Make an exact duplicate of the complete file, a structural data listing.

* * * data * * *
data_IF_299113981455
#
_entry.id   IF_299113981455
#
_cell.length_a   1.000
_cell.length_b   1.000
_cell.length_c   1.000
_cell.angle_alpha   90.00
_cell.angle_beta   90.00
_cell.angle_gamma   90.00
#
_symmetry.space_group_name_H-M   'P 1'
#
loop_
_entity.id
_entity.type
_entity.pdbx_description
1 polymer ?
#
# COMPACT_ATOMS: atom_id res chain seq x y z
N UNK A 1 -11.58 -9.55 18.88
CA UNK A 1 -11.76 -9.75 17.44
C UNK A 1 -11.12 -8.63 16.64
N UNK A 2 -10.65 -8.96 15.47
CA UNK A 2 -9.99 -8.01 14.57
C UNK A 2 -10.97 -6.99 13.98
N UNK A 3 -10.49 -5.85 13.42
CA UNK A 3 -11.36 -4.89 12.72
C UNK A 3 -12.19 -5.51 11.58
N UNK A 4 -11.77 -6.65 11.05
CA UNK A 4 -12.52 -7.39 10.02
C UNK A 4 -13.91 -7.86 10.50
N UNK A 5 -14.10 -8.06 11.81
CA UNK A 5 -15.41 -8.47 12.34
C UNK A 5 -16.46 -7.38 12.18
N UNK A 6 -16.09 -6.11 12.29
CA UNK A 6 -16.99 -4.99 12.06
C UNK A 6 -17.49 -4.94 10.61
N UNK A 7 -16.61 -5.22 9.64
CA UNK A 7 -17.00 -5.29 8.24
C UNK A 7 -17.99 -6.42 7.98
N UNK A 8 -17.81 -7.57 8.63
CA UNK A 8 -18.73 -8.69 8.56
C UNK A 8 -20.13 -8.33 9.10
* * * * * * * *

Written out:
data_IF_299113981455
#
_entry.id   IF_299113981455
#
_cell.length_a   1.000
_cell.length_b   1.000
_cell.length_c   1.000
_cell.angle_alpha   90.00
_cell.angle_beta   90.00
_cell.angle_gamma   90.00
#
_symmetry.space_group_name_H-M   'P 1'
#
loop_
_entity.id
_entity.type
_entity.pdbx_description
1 polymer ?
#
# COMPACT_ATOMS: atom_id res chain seq x y z
N UNK A 1 -11.58 -9.55 18.88
CA UNK A 1 -11.76 -9.75 17.44
C UNK A 1 -11.12 -8.63 16.64
N UNK A 2 -10.65 -8.96 15.47
CA UNK A 2 -9.99 -8.01 14.57
C UNK A 2 -10.97 -6.99 13.98
N UNK A 3 -10.49 -5.85 13.42
CA UNK A 3 -11.36 -4.89 12.72
C UNK A 3 -12.19 -5.51 11.58
N UNK A 4 -11.77 -6.65 11.05
CA UNK A 4 -12.52 -7.39 10.02
C UNK A 4 -13.91 -7.86 10.50
N UNK A 5 -14.10 -8.06 11.81
CA UNK A 5 -15.41 -8.47 12.34
C UNK A 5 -16.46 -7.38 12.18
N UNK A 6 -16.09 -6.11 12.29
CA UNK A 6 -16.99 -4.99 12.06
C UNK A 6 -17.49 -4.94 10.61
N UNK A 7 -16.61 -5.22 9.64
CA UNK A 7 -17.00 -5.29 8.24
C UNK A 7 -17.99 -6.42 7.98
N UNK A 8 -17.81 -7.57 8.63
CA UNK A 8 -18.73 -8.69 8.56
C UNK A 8 -20.13 -8.33 9.10